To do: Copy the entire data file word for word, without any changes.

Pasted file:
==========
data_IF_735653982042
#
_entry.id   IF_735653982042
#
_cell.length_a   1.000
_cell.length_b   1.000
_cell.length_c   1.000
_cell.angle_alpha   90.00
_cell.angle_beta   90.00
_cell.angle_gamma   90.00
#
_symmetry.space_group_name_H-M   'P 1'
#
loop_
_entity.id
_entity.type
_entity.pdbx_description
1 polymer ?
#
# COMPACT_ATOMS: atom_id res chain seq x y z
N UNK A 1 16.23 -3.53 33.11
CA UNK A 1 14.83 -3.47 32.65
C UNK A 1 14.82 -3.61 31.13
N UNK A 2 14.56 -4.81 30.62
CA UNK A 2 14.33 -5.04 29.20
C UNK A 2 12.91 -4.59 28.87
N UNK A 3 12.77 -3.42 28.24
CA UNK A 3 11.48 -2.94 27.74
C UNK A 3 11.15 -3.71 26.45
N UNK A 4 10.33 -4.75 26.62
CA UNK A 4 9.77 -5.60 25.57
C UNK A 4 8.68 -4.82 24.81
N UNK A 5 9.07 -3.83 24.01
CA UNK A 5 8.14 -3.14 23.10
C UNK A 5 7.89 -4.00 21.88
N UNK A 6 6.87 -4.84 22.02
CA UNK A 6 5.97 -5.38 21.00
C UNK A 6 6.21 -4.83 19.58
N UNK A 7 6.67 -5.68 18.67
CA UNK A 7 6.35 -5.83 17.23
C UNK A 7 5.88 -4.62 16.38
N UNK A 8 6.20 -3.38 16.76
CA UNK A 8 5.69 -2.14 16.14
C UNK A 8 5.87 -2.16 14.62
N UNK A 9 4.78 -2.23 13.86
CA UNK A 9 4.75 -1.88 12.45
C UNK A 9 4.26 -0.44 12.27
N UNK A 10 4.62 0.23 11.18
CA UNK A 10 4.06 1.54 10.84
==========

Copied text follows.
data_IF_735653982042
#
_entry.id   IF_735653982042
#
_cell.length_a   1.000
_cell.length_b   1.000
_cell.length_c   1.000
_cell.angle_alpha   90.00
_cell.angle_beta   90.00
_cell.angle_gamma   90.00
#
_symmetry.space_group_name_H-M   'P 1'
#
loop_
_entity.id
_entity.type
_entity.pdbx_description
1 polymer ?
#
# COMPACT_ATOMS: atom_id res chain seq x y z
N UNK A 1 16.23 -3.53 33.11
CA UNK A 1 14.83 -3.47 32.65
C UNK A 1 14.82 -3.61 31.13
N UNK A 2 14.56 -4.81 30.62
CA UNK A 2 14.33 -5.04 29.20
C UNK A 2 12.91 -4.59 28.87
N UNK A 3 12.77 -3.42 28.24
CA UNK A 3 11.48 -2.94 27.74
C UNK A 3 11.15 -3.71 26.45
N UNK A 4 10.33 -4.75 26.62
CA UNK A 4 9.77 -5.60 25.57
C UNK A 4 8.68 -4.82 24.81
N UNK A 5 9.07 -3.83 24.01
CA UNK A 5 8.14 -3.14 23.10
C UNK A 5 7.89 -4.00 21.88
N UNK A 6 6.87 -4.84 22.02
CA UNK A 6 5.97 -5.38 21.00
C UNK A 6 6.21 -4.83 19.58
N UNK A 7 6.67 -5.68 18.67
CA UNK A 7 6.35 -5.83 17.23
C UNK A 7 5.88 -4.62 16.38
N UNK A 8 6.20 -3.38 16.76
CA UNK A 8 5.69 -2.14 16.14
C UNK A 8 5.87 -2.16 14.62
N UNK A 9 4.78 -2.23 13.86
CA UNK A 9 4.75 -1.88 12.45
C UNK A 9 4.26 -0.44 12.27
N UNK A 10 4.62 0.23 11.18
CA UNK A 10 4.06 1.54 10.84